Musings with Camera in Hand

Belinda Greb – The Photographic Journey

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Back to Burns, Malheur and the Wild Horses

If I had the time and money, I’d make the trip to Burns at least once a month.  My heart is so attached to the wild horses that I see out there, in addition to the wide variety of birds to be sighted around Burns and at Malheur National Wildlife Refuge.  It’s not a huge trip for me, four hours, but long enough to require at least one night’s stay, and better with two, since once you get out there, the driving doesn’t stop.  South Steens Mountain is about 50 miles south of Burns which will take you through Malheur NWR and the small historical town of Frenchglen.  To really see all the area has to offer is to take forays down gravel roads and I have even ventured at times onto deeply rutted dirt roads where I prayed that my car had the clearance to pass over boulders and ridges.  This last May trip, I also did a bit of walking by foot to reach the wild horses as the dirt road became impassable by my passenger car.  One note: I do try and stay at a respectable distance.  The horses will be aware of me from quite a distance, but I don’t want them to be uncomfortable with my presence.

This Spring the area looked generally much more lush than last year.  I stopped first to see the Palomino Buttes horses which are west of Burns.  I was looking forward especially to see a favorite, more approachable band, that as of Fall last year, consisted of the Palomino Stallion (some locals call him a Dunalino), his primary mare, Bella, two of her sons, Pallaton and Traveler, from prior years, and a filly from last year.  Also there was a bay mare and her colt, and another bay mare that had joined them sometime during the Summer or Fall.  (Some of the horses are named by the locals.)  I didn’t see any horses initially.  Then I spotted white spots on a very distant hill (both Pallaton and Traveler were white/light colored palominos).  When I walked out, I saw it was my favorite band with some significant changes.  Pallaton was not with the band.  This isn’t such a big surprise, since as a three year old, he would start to have conflicts with his father.  I was surprised this hadn’t started happening last year, since Pallaton had already started chasing fillies in other bands.  Instead, he and his father seemed to work as a team, protecting their band from another stallion on the couple of occasions I observed.  I also observed that when the band was on the move, Pallaton would the lead while the stallion brought up the rear; this year Traveler took the front spot.  Though Pallaton’s absence was expected, it was still a blow, as the bonds between the family, especially he and his mother, and he and Traveler, were affectionate and playful.  Even the bond with his father had been a special one.  I still don’t know whether the bay mare and her colt were with the band. I think so, but the horses coats change so much from season to season and this time I wasn’t in close enough to compare other markings from my earlier picture.  There were also two new foals and at least one other horse I don’t recognize at all.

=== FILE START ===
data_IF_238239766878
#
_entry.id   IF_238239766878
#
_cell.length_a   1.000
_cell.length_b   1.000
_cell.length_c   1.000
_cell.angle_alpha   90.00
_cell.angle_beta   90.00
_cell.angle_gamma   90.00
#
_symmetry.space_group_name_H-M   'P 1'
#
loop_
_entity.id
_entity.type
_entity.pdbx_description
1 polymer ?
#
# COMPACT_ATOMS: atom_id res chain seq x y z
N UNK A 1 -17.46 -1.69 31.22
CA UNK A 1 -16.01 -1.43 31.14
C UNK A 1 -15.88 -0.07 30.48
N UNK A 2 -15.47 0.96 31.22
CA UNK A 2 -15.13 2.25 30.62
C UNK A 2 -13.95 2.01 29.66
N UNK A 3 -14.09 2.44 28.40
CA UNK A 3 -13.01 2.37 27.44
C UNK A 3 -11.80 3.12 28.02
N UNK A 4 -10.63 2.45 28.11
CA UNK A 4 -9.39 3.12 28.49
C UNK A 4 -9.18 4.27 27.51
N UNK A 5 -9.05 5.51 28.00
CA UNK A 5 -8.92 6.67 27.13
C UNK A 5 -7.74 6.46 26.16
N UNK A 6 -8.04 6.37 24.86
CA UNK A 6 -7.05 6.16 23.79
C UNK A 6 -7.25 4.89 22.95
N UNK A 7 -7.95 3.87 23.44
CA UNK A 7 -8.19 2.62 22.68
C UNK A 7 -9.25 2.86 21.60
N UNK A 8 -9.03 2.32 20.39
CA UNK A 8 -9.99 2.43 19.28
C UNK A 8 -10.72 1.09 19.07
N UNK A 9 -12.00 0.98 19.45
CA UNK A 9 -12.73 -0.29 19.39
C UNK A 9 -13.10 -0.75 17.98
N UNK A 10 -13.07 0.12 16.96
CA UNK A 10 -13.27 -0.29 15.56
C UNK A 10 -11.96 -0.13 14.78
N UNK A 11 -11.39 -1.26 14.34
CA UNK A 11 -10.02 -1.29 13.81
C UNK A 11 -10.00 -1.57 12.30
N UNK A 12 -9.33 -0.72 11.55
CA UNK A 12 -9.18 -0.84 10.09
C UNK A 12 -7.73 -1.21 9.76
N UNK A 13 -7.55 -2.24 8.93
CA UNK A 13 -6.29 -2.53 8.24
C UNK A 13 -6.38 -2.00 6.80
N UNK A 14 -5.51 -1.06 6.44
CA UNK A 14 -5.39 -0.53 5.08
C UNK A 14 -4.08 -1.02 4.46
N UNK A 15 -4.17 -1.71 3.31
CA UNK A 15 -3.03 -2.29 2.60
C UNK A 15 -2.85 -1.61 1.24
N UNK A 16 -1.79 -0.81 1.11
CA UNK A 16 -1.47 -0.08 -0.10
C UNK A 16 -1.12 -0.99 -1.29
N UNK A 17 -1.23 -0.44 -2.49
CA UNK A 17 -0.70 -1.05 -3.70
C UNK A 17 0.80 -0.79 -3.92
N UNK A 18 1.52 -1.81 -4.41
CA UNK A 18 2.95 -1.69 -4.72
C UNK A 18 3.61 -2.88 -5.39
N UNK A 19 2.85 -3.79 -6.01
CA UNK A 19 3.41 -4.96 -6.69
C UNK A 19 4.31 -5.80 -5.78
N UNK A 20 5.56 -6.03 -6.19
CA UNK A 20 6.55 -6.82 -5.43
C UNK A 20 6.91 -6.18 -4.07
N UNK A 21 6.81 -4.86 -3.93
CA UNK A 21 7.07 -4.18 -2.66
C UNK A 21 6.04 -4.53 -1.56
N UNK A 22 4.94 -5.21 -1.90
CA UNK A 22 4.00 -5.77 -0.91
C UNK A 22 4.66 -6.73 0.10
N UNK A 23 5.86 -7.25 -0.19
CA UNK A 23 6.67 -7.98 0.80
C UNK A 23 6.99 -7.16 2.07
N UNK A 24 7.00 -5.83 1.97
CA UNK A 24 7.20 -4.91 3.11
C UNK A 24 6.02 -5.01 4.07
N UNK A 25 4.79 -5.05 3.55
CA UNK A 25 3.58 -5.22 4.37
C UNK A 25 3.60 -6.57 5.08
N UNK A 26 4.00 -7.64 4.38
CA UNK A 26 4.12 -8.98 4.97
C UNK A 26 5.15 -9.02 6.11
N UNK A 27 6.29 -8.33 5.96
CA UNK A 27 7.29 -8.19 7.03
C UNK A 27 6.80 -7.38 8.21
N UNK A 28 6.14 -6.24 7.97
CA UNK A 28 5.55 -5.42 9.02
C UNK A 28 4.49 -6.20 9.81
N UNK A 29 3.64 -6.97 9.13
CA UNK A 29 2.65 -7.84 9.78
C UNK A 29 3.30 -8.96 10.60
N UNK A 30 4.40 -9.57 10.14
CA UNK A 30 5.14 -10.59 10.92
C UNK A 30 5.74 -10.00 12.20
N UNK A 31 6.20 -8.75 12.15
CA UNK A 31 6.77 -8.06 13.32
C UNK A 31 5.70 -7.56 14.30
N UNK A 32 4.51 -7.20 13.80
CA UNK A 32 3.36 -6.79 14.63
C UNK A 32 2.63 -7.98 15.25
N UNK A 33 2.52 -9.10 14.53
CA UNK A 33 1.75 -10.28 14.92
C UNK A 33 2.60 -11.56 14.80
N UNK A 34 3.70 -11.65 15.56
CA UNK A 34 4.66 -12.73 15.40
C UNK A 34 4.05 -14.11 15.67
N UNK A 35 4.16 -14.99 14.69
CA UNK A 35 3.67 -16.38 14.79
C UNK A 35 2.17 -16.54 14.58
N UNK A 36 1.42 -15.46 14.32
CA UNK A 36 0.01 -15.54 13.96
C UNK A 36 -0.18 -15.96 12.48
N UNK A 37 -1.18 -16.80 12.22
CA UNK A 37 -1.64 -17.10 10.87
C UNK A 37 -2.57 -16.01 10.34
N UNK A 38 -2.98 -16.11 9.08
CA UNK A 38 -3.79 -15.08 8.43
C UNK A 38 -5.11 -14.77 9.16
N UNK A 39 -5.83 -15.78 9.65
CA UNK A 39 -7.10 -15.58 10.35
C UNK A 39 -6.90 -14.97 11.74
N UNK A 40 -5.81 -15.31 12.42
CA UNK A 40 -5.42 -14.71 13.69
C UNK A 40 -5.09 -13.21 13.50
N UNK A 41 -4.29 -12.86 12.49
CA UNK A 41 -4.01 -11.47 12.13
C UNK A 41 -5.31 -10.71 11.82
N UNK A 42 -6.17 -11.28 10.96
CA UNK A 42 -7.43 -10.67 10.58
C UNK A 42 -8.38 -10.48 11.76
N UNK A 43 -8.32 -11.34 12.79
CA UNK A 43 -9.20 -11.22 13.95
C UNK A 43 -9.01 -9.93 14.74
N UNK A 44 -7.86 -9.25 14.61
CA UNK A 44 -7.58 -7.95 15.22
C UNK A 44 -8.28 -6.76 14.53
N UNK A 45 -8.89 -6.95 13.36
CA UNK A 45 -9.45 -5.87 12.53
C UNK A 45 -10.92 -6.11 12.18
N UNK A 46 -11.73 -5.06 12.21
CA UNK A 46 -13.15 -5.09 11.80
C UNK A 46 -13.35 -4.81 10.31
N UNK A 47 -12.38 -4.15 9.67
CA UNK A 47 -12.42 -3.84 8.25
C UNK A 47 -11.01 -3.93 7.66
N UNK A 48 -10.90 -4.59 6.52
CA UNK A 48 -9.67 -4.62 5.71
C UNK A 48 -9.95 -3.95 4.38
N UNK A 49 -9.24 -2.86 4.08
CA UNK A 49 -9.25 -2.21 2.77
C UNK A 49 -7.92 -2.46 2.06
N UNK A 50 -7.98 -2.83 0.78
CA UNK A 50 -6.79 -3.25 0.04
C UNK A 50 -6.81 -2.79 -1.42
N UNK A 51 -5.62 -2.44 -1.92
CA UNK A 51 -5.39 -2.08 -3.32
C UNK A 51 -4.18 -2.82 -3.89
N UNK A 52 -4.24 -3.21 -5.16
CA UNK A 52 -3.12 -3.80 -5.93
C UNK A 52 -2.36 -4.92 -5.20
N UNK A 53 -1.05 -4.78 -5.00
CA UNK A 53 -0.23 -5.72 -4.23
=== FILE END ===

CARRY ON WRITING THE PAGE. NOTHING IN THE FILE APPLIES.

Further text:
Though I hadn’t made it over to Burns until May, I did see some Sandhill Cranes still in the area, one pair with two colts (what the “chicks” are called because of their long legs), along with various other birds.  I didn’t even see the colts until I reviewed the images on my computer.  The birds weren’t as plentiful as they would have been a few weeks earlier but they were much more plentiful than they had been last May.

While in the vicinity of Malheur I was excited to capture a couple mammals I had not photographed before in the area, including, not one, but two hares.  Last year the ones I saw had proven too quick for my reflexes.  I also saw the first marmot I had seen in Oregon as well – a yellow-bellied marmot.  These critters spend most of their time in their burrows (80%) hibernating or otherwise, so I was lucky to capture this one.  I had seen a flash of one about an hour earlier than this, so apparently the beautiful Spring day was too enticing to pass up.